RSA cuts its dividend by 33%
RSA Insurance Group, the UK’s biggest non-life insurer by market value, cut its dividend by 33 per cent after investment income fell for the fourth straight year.
Its shares dropped the most in almost nine years. The company reduced its 2012 second-half payout to 3.9 pence a share from 5.82 pence a year earlier. The stock declined as much as 15 per cent and was down 13 per cent to 118.8 pence at 8.42am in London trading, marking the biggest fall since March 2004.
The “surprise dividend cut leaves little support” for RSA’s valuation, Joy Ferneyhough, a London-based analyst at Espirito Santo Investment Bank with a sell rating on the stock, wrote in a note to clients. “Underlying earnings are likely to come under increasing pressure from investment-income headwinds and potentially dwindling reserve releases.”
RSA, which insures cars, homes and ships in the UK, Scandinavia and emerging markets, said the decision to reduce its dividend followed a “prolonged low bond yield environment” that had cost it £200 million in pretax earnings since 2008. The company’s underwriting profit in 2012 was eroded by claims related to wet weather in the UK that cost £60 million more than usual and earthquakes in Italy that cost £30 million. RSA had the seventh-highest dividend yield in the FTSE 100 Index before yesterday’s announcement.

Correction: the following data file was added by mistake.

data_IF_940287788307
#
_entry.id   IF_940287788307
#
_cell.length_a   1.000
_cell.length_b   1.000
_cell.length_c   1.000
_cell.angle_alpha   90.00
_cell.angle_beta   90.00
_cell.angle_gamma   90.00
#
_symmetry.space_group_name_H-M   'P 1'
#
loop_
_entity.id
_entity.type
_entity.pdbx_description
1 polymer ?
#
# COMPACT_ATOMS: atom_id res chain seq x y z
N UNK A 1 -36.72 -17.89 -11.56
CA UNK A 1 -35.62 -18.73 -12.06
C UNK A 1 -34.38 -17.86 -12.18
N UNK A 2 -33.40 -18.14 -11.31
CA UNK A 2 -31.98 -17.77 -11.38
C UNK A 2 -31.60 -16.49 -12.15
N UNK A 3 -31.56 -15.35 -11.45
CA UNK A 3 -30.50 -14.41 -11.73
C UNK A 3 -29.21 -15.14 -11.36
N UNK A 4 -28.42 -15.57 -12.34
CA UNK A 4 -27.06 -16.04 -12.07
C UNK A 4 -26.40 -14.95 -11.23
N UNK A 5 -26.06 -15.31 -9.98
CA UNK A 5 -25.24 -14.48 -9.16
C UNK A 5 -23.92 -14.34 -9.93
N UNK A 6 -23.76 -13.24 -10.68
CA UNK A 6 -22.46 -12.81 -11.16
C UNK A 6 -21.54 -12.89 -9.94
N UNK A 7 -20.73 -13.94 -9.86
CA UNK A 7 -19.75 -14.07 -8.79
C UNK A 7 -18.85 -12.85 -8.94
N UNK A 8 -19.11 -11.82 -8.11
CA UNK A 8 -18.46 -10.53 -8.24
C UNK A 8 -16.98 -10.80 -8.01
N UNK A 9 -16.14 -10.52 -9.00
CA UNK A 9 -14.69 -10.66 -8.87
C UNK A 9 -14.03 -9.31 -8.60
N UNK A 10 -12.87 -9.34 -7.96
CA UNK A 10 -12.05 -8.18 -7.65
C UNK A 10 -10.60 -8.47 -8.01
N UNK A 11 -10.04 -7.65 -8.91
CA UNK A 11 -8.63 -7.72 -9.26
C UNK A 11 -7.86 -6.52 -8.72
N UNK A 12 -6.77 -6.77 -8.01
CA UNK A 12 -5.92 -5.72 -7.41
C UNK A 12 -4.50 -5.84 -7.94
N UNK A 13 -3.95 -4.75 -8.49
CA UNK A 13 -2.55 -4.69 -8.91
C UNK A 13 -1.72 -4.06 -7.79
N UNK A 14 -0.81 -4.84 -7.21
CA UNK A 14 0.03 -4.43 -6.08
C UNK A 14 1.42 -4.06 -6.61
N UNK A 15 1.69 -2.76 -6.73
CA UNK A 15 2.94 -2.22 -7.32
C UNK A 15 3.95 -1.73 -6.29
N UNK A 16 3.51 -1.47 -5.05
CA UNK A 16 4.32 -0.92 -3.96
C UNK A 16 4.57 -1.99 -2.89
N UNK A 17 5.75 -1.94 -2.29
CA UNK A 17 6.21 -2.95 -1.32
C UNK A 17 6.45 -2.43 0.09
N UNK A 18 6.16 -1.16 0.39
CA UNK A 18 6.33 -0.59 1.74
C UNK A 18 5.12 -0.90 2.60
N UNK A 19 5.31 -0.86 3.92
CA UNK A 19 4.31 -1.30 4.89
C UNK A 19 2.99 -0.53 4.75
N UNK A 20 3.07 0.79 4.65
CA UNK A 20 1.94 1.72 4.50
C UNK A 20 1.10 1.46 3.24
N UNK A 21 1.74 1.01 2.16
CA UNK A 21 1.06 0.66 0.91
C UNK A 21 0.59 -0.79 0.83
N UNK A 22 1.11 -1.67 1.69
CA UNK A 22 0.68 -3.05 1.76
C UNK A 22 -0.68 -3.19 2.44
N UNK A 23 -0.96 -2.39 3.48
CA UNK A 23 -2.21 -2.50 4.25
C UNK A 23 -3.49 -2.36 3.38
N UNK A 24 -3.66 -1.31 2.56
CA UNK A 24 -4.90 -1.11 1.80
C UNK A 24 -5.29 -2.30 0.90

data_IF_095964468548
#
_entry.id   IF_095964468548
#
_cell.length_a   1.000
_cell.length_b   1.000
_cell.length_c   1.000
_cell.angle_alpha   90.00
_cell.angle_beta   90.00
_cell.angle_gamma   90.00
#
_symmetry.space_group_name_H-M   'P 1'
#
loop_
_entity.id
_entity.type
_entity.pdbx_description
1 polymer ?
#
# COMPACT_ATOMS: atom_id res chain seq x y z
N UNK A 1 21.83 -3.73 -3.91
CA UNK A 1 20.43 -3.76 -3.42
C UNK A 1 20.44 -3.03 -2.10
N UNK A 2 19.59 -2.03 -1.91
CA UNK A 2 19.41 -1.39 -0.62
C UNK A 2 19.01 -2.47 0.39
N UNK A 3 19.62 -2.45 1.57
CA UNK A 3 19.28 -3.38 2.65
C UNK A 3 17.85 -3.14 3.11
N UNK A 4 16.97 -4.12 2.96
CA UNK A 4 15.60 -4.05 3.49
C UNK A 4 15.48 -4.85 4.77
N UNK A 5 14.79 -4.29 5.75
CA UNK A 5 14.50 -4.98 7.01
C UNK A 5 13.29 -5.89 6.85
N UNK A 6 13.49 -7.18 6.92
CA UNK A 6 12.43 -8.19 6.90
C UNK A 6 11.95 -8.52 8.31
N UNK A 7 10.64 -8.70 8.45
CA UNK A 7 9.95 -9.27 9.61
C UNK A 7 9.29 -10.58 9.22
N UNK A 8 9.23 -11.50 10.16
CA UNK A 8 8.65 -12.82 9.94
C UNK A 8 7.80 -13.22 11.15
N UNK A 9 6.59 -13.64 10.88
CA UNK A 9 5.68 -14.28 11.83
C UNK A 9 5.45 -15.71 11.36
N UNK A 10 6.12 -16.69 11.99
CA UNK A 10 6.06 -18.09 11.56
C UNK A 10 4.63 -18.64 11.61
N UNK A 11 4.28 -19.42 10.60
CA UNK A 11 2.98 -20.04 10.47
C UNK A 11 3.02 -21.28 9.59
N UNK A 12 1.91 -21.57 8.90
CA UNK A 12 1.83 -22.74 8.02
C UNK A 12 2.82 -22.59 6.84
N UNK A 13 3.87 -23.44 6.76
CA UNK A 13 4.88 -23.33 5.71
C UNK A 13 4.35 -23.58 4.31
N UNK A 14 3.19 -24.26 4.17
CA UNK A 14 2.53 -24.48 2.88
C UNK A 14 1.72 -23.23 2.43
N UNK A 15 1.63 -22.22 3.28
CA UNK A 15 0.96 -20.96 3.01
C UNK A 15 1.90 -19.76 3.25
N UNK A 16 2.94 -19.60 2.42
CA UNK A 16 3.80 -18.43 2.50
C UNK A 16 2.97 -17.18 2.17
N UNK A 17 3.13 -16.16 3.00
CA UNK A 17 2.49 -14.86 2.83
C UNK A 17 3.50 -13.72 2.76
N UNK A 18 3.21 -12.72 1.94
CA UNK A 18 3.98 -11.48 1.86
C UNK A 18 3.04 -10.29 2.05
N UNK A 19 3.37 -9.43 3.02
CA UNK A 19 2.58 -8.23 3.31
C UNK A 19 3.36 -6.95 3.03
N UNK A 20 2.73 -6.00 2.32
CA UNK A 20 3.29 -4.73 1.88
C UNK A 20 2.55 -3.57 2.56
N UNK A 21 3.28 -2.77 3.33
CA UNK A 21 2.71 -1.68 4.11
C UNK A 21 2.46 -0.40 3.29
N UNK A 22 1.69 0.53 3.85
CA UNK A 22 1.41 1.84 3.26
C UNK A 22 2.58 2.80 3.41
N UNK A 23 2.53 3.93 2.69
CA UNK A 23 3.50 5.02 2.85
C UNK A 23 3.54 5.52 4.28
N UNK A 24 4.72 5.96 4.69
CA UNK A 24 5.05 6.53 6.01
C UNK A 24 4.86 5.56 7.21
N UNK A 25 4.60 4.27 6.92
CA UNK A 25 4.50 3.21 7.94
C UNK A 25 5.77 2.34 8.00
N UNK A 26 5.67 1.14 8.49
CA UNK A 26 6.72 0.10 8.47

“Had we carried on with the current dividend policy, the payout ratio would have been close to 100 per cent in 2012,” chief executive Simon Lee (left) said. “We felt that was an imbalanced approach and it would be more prudent to keep more of the capital within the business.”
RSA’s net income for 2012 dropped 18 per cent to £351 million. Investment returns dropped to £515 million in 2012 from £579 million in the previous year, RSA said in the statement. The dividend cut will save £100 million in 2013, providing an opportunity to grow the business, Lee said. - (Bloomberg)